From a presentation perspective, mobile coverage maps overlay images on a map, optimizing for a macro view (country or region). However, when a user zooms into a specific location, such as a house or street, the unchanged resolution presents the area as an indistinct color blob, providing no opportunity to extract meaningful data.

Independent providers are not independent

We know that mobile operators are both judge and jury when it comes to presenting their mobile coverage maps. And they will, by definition, present an as positive picture as possible. So what about third party providers? There are the local regulators as well as commercial providers. Should they not be in a position to provide a more neutral and truthful perspective?

Let’s start with the commercial providers. There are a number of notionally independent providers of mobile coverage information. These will combine top-down and bottom-up (through crowdsourcing and drive testing) information to create detailed mobile coverage maps. However the main customers for their products are the mobile operators. And this makes them dependent on the big operators. These vendors will not provide information that puts their customers in a bad light and they will have scant interest in providing piecemeal data to users that are not looking to spend large sums of money.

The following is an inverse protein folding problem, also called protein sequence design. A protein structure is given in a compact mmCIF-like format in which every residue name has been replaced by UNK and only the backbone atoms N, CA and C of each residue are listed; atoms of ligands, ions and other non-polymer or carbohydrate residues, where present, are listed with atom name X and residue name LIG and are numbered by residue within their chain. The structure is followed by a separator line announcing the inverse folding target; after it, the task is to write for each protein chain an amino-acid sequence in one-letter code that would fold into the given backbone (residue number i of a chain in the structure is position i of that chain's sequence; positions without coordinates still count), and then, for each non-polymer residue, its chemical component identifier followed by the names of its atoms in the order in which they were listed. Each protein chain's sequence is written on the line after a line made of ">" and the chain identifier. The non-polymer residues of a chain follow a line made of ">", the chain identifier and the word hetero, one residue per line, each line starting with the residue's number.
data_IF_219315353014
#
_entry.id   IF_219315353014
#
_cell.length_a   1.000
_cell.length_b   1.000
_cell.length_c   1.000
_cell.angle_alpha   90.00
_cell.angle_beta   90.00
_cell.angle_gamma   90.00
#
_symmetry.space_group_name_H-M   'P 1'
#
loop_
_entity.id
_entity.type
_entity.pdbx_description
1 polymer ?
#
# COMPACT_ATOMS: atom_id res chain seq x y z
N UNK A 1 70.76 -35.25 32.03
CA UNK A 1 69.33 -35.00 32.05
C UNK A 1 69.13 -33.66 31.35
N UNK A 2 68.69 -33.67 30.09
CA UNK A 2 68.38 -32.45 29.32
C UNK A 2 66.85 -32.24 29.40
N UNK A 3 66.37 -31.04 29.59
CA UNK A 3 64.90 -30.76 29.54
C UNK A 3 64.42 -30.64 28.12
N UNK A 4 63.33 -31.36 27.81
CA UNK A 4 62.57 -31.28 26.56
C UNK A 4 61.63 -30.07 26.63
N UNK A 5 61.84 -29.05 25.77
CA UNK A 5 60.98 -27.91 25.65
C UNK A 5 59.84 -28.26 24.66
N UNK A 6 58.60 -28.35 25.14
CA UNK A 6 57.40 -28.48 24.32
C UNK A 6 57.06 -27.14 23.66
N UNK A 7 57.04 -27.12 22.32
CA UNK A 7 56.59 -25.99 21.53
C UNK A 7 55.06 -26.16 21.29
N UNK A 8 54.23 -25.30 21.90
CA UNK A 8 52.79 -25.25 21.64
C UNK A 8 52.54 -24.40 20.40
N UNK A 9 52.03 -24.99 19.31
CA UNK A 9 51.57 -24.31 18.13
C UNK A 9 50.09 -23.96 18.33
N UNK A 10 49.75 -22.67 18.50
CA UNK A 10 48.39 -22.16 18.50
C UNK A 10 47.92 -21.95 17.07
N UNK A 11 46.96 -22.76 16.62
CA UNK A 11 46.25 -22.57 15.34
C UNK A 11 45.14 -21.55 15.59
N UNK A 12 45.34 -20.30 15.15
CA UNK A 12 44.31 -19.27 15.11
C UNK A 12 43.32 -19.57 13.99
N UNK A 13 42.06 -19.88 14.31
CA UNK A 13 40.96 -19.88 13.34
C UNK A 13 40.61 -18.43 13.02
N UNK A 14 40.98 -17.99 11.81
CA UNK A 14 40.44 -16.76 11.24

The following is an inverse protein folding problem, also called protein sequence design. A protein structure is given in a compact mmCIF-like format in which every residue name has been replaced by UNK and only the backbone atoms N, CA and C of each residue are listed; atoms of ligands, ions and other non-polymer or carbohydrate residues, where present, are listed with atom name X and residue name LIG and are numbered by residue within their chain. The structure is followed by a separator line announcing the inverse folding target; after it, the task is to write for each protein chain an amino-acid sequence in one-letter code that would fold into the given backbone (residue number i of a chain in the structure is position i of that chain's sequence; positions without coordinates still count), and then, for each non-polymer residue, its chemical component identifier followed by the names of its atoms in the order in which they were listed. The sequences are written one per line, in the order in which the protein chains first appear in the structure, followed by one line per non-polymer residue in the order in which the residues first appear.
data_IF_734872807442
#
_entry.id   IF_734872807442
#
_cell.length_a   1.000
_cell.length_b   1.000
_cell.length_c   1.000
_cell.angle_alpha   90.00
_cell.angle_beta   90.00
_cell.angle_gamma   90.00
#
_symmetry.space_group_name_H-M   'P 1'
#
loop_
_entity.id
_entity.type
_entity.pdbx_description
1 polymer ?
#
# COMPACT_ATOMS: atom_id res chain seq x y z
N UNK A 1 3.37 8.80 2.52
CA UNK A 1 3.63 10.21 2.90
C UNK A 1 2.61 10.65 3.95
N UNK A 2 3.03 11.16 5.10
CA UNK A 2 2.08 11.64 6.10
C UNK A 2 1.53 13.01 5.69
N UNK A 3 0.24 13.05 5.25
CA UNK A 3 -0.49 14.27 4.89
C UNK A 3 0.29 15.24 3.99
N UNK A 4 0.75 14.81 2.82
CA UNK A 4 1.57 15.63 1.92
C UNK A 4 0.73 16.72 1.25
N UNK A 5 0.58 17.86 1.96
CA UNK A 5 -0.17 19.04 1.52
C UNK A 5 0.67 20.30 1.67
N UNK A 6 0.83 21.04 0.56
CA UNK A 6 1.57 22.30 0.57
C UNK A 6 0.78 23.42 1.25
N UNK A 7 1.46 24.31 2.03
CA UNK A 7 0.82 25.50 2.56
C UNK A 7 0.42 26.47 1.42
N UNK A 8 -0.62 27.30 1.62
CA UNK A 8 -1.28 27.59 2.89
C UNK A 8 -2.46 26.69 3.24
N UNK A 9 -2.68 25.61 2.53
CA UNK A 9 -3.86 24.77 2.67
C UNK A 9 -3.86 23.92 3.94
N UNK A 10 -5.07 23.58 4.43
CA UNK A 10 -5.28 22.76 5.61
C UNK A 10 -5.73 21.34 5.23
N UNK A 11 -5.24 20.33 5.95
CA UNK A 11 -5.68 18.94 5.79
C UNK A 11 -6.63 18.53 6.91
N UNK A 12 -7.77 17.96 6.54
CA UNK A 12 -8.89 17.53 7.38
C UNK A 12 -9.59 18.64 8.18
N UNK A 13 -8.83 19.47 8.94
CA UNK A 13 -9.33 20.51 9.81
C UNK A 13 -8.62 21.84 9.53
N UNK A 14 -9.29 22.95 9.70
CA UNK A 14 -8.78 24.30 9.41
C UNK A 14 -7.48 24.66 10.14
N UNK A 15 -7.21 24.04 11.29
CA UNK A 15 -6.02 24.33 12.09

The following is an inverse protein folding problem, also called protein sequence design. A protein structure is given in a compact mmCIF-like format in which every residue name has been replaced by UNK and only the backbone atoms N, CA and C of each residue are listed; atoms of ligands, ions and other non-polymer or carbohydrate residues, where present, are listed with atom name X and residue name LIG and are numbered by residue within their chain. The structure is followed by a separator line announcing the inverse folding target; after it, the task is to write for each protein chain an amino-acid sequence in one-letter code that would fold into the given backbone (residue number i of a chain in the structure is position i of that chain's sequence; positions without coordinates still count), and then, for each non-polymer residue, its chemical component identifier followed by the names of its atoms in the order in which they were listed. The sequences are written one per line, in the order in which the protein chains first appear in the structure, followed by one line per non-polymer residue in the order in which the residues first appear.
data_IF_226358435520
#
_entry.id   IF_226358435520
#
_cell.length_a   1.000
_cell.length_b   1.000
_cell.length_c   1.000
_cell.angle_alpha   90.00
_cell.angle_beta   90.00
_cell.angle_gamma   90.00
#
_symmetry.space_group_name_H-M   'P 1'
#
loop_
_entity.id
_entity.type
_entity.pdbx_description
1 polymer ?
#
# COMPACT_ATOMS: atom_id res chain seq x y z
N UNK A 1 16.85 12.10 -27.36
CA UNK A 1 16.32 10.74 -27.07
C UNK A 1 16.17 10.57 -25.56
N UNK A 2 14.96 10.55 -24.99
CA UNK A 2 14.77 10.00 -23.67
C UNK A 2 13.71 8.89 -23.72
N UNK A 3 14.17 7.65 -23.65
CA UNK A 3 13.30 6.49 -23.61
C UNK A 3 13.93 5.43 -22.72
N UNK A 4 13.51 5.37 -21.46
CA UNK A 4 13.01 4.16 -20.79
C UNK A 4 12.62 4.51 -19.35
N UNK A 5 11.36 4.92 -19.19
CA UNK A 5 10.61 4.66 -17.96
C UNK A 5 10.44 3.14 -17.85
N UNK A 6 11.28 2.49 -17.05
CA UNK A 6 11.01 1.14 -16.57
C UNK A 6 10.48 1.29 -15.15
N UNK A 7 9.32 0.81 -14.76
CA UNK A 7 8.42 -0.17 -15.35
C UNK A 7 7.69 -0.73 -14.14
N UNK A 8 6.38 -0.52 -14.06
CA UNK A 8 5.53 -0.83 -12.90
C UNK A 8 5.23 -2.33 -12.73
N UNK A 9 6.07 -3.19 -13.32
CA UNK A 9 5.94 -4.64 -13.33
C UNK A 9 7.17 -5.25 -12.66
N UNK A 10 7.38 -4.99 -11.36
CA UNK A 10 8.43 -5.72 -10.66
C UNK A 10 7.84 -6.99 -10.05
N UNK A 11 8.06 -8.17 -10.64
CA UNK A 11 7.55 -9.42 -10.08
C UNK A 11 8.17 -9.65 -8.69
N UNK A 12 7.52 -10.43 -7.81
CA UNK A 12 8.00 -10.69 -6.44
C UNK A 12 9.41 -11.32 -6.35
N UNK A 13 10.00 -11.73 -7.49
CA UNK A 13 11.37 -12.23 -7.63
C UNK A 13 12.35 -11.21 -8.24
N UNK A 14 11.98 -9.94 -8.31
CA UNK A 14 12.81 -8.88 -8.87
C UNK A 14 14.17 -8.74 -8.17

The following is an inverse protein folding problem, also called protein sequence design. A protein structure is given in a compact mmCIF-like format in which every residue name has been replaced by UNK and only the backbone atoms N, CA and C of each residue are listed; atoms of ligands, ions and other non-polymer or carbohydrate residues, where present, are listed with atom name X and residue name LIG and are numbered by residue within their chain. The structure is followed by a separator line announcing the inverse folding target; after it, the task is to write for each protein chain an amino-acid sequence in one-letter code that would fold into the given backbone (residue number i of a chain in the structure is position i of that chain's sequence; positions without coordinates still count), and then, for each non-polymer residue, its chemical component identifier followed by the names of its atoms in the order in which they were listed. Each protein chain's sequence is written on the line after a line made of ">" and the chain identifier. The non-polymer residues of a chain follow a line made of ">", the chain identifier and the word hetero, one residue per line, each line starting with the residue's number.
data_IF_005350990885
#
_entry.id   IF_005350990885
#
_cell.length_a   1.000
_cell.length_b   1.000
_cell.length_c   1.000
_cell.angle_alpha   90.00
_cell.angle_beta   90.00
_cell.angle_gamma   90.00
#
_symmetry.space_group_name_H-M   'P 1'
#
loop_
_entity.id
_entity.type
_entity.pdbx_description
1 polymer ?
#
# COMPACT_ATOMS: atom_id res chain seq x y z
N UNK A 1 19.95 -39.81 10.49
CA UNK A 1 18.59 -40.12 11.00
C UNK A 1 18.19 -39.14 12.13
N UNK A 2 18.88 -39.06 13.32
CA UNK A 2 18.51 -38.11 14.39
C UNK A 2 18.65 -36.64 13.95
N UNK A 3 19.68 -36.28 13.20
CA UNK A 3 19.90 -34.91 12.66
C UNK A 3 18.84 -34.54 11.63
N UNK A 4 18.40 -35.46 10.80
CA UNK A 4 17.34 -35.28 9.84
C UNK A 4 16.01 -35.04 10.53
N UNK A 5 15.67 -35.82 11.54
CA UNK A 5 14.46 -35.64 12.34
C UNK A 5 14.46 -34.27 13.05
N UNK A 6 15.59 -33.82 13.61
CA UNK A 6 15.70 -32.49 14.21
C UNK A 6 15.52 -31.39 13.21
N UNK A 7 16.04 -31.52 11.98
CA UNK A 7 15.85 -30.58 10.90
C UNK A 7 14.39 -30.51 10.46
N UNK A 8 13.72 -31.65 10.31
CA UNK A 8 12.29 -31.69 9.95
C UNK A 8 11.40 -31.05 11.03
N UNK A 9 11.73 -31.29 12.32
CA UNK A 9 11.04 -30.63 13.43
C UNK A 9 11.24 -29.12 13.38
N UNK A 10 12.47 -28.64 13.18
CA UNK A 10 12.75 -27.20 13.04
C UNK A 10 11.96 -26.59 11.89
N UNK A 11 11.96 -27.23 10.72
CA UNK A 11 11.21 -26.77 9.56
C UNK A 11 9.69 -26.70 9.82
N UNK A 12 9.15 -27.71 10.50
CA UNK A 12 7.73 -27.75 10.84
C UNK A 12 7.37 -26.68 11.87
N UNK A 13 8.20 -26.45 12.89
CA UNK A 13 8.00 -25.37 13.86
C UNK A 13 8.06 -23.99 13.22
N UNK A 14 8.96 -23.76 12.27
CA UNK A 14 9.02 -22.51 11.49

Finally, what about the regulators? Regulators have to walk tightrope between the interests of consumers and the interests of the providers. They need to be seen to be a fair and neutral arbiter and the mobile operators will hold them to that. This means that the regulators are extremely careful not to publish any information which can be deemed to be negative or disparaging for any operator without at least triple-checking. Creating a truthful, comprehensive and defendable coverage map through traditional means would take significant cost and effort. And the resources available to these organisations are constrained. So ,more often than not ,they opt for the next best thing: collect the self-reported coverage data from the operators and re-publish, thereby perpetuating the issues we highlighted earlier.

Teragence offers an alternative

We as Teragence believe that good mobile coverage information is more than just a marketing gimmick. Many businesses depend on good mobile coverage, but they cannot get any clear, actionable data anywhere. Whether it is “normal” cellular coverage data or LPWAN technologies such as LTE-M and NB-IOT. That’s why we created our mobile signal strength checker Teragence Signal Checker the “un-coverage map”. We do not provide nation-wide coverage maps. We do not compare operators and hand out trophies. Instead we provide our customers with specific, quantitative signal strength information for specific locations. We do this by combining crowdsourced data with advanced geospatial analytics and machine learning techniques. This bottom-up approach is the antithesis of the traditional mobile coverage map, but it provides our customers with the actionable information they need to optimise their connectivity-dependent operations. So if you are looking for accurate, granular and location specific signal strength data, get in touch.